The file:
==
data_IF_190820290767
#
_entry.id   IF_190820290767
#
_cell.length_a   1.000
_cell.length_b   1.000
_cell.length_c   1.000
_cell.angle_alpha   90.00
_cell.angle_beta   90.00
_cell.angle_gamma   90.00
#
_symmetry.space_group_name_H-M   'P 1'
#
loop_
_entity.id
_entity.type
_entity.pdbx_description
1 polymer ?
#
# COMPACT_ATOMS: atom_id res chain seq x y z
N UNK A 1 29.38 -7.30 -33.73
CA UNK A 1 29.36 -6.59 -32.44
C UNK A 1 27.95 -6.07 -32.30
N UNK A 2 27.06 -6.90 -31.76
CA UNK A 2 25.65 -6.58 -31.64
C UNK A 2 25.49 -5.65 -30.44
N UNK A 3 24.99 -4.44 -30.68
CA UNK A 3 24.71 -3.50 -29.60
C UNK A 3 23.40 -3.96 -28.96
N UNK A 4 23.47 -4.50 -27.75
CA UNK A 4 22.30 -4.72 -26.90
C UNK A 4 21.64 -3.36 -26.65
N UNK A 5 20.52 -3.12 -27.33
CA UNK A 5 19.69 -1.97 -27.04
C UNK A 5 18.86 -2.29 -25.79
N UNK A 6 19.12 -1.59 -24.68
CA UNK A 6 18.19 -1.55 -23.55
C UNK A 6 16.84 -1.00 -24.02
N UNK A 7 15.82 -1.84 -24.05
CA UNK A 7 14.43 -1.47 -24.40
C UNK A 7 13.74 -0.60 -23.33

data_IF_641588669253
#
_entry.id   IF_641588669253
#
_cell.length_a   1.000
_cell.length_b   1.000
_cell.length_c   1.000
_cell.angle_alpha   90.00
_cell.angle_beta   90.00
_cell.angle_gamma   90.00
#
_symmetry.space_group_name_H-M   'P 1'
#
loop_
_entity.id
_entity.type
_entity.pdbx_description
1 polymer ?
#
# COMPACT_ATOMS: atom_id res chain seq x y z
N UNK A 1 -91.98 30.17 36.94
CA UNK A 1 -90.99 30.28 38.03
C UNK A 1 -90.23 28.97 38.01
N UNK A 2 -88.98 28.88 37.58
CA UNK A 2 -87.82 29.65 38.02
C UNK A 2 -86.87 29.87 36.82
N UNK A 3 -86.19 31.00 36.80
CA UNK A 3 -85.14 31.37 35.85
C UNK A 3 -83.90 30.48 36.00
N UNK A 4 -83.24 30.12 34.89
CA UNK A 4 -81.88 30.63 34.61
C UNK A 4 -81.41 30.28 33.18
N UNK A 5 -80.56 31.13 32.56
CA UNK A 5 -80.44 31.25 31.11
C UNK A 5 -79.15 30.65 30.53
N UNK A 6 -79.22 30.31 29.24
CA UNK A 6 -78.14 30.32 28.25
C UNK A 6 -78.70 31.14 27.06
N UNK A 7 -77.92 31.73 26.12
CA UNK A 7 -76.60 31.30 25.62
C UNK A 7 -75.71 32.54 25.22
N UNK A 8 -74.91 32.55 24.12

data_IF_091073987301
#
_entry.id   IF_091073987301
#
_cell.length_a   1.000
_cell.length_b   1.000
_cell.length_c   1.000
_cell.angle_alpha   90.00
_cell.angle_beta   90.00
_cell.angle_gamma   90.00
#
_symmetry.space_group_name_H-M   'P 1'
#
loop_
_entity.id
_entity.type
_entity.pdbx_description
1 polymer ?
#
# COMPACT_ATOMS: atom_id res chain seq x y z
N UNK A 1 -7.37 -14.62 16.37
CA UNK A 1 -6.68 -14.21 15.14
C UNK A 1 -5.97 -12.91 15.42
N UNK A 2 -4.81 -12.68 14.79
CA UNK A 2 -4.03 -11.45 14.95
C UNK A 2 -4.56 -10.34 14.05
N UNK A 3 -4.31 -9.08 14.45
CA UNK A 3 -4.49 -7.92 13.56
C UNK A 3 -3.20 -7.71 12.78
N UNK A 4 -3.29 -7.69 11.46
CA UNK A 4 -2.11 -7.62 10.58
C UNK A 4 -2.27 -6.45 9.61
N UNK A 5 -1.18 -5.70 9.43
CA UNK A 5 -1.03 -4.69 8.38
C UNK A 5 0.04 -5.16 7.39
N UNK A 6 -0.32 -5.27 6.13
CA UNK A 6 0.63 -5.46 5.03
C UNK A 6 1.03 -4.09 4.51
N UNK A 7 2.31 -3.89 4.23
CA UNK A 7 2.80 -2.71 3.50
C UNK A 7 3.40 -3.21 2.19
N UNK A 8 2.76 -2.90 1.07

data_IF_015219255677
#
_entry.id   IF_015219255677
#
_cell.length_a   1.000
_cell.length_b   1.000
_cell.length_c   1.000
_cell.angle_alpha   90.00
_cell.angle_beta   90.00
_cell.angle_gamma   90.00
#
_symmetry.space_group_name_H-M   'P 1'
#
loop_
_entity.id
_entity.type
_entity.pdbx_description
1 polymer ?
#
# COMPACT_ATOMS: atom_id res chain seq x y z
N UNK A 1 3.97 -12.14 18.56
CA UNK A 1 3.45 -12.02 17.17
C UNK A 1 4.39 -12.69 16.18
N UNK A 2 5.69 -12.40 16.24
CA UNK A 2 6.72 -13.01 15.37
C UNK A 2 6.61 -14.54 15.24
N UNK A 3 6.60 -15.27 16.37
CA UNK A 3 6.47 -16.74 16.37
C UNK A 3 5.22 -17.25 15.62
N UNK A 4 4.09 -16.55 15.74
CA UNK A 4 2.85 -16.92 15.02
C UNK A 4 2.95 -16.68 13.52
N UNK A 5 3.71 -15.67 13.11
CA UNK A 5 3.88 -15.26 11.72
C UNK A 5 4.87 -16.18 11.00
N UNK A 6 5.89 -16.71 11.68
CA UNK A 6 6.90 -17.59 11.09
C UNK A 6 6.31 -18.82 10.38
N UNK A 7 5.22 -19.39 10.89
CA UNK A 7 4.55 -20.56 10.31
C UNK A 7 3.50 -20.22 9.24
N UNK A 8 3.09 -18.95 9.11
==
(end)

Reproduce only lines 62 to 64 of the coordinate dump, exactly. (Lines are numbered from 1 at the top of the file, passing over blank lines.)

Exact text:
N UNK A 1 -91.98 30.17 36.94
CA UNK A 1 -90.99 30.28 38.03
C UNK A 1 -90.23 28.97 38.01